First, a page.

2. Materials and methods

    2.1. Collection methods

    The study encompasses 730 line transects performed in two regionsof the South Pacic Ocean, NewCaledonia and the Tuamotu archipelago(French Polynesia) (Table 1). These regions are characterized bydifferent levels of regional diversity, being higher in New Caledonia

    Table 1Number of transects performed by each diver (nos. 1, 2, 5, and 7) according to habitatand region.

    Habitat Diver no. Region Total

    New Caledonia Tuamotu

    Barrier 1 115 1152 65 117 1825 54 115 1697 115 115

    Total barrier 119 462 581Fringing 2 84 84

    5 65 65Total fringing 149 149Total 268 462 730than in the Tuamotu (Kulbicki, 2007), with 729 and 391 easilyobservable coral reef sh species respectively. The inner slopes ofbarrier reefs were sampled in both regions, and fringing reefs weresampled only in New Caledonia. Counts were performed by four diversin the Tuamotu (divers 1, 2, 5, and 7) but only two of those (divers 2 and5) collected data inNewCaledonia. All diverswere highly accomplishedreef sh counters, each with more than 10 years experience in UVC.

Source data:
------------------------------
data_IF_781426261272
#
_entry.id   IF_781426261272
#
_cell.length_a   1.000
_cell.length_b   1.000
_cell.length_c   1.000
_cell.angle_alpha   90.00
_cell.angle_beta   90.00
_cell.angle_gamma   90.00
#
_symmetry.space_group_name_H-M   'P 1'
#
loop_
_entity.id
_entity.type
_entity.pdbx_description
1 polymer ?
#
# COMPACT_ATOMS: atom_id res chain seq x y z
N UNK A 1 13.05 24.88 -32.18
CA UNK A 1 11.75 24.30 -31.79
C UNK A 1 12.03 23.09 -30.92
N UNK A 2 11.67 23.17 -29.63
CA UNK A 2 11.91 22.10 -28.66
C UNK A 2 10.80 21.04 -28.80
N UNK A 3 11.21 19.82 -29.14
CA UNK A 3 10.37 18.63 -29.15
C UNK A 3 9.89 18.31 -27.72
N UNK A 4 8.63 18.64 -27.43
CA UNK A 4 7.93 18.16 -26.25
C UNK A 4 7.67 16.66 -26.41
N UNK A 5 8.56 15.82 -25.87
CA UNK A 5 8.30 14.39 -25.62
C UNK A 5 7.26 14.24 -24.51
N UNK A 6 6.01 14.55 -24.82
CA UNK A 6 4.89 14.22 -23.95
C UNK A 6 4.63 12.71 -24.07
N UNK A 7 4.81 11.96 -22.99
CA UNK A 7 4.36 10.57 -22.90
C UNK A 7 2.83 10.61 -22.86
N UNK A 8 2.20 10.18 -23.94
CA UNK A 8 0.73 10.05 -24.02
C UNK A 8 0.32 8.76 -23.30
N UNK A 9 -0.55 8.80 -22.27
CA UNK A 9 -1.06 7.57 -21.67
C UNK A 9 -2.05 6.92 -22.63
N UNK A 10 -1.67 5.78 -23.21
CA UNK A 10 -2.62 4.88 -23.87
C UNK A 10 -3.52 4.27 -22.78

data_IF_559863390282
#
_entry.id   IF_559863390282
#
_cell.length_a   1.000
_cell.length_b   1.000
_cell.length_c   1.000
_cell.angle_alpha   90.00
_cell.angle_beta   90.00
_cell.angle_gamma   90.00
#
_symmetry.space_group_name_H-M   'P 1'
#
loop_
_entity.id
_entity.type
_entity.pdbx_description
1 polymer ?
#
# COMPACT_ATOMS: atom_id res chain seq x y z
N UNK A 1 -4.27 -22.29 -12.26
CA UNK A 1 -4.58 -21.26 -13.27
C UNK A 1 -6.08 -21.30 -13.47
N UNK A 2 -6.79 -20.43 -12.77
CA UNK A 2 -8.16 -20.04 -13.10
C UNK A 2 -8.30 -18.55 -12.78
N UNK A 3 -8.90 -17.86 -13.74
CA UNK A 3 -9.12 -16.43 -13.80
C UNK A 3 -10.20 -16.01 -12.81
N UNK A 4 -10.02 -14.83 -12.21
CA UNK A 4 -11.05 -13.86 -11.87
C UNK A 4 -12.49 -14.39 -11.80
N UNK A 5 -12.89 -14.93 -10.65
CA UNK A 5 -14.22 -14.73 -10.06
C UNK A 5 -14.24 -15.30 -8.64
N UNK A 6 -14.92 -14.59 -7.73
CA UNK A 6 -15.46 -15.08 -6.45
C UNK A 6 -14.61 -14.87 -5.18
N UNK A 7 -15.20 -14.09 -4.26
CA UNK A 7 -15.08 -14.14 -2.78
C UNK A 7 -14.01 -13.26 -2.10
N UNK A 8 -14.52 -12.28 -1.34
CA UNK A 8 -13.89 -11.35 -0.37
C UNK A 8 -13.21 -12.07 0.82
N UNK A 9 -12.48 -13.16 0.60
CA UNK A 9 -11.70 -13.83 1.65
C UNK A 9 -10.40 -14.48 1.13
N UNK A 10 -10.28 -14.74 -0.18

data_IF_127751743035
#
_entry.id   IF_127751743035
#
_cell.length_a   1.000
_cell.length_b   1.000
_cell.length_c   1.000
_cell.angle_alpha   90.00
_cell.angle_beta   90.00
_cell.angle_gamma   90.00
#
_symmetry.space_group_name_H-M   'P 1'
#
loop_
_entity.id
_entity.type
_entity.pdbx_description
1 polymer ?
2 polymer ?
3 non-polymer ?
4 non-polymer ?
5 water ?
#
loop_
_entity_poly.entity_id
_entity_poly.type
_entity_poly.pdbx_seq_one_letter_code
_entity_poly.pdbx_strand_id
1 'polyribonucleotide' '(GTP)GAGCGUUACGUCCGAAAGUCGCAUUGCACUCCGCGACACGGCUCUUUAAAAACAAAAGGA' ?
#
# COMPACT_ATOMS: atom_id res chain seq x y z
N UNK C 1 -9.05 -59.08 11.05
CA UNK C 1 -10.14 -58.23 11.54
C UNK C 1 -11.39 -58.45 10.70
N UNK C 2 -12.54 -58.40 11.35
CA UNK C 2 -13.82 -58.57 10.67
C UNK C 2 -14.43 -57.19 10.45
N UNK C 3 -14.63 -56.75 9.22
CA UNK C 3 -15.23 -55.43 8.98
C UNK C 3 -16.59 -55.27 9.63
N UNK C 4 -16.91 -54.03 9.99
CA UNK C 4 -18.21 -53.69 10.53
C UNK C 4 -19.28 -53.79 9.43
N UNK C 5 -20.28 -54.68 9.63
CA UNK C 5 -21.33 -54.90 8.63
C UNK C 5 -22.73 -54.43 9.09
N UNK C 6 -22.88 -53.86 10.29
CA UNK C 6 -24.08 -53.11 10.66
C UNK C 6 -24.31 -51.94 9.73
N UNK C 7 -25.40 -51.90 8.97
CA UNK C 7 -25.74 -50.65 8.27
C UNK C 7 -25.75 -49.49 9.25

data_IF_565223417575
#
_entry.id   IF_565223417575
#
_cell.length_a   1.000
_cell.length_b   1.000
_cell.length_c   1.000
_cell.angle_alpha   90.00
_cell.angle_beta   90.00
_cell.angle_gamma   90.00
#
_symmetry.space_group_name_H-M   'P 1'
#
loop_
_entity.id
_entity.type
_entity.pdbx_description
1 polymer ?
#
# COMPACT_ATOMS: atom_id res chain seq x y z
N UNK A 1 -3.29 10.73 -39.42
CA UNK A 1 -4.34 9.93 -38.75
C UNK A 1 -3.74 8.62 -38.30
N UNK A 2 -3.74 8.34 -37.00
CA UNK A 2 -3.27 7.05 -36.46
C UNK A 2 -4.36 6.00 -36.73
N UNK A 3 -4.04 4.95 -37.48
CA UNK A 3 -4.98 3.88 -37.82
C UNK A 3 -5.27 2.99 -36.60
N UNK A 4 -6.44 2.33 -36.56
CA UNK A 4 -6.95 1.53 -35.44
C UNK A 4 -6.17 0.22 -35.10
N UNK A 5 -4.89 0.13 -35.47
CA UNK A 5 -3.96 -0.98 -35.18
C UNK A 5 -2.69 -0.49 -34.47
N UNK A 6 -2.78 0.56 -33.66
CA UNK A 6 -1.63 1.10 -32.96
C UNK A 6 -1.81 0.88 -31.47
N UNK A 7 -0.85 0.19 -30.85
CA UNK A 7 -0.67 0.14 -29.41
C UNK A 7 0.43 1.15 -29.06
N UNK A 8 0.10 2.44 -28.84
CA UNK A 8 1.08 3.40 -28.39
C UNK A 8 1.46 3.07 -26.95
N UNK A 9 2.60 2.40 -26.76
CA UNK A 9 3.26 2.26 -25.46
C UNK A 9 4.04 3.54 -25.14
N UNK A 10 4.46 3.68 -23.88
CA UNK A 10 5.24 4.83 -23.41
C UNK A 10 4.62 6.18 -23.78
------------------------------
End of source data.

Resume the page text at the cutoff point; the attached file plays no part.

Line transects were performed as described by Labrosse et al.(2001). Briey, sh were recorded along a 50 m tape by two divers,one on each side of the tape. The tape was divided into 5 sections of10 m each. For each sh sighting the observer identied the speciesand recorded the size (TL in cm) and number of shes (school size) aswell as the perpendicular distance of the sh from the transect line.For schools, the average size and distance to both the nearest andfurthest shes of the group were recorded. Distances were recordedby 1 m class till 5 m, 2 m class from 6 to 10 m and 5 m class beyond10 m. Depth, substrate composition (ne sediment, gravel, debris,small and large blocks, rock, coral), algae and live coral were recordedfor each section by the MSA method (Clua et al., 2006). Transectsperformed in New Caledonia were set parallel to the reef slope(constant depth), whereas in French Polynesia the transects were laidperpendicular to the reef slope (increasing depth).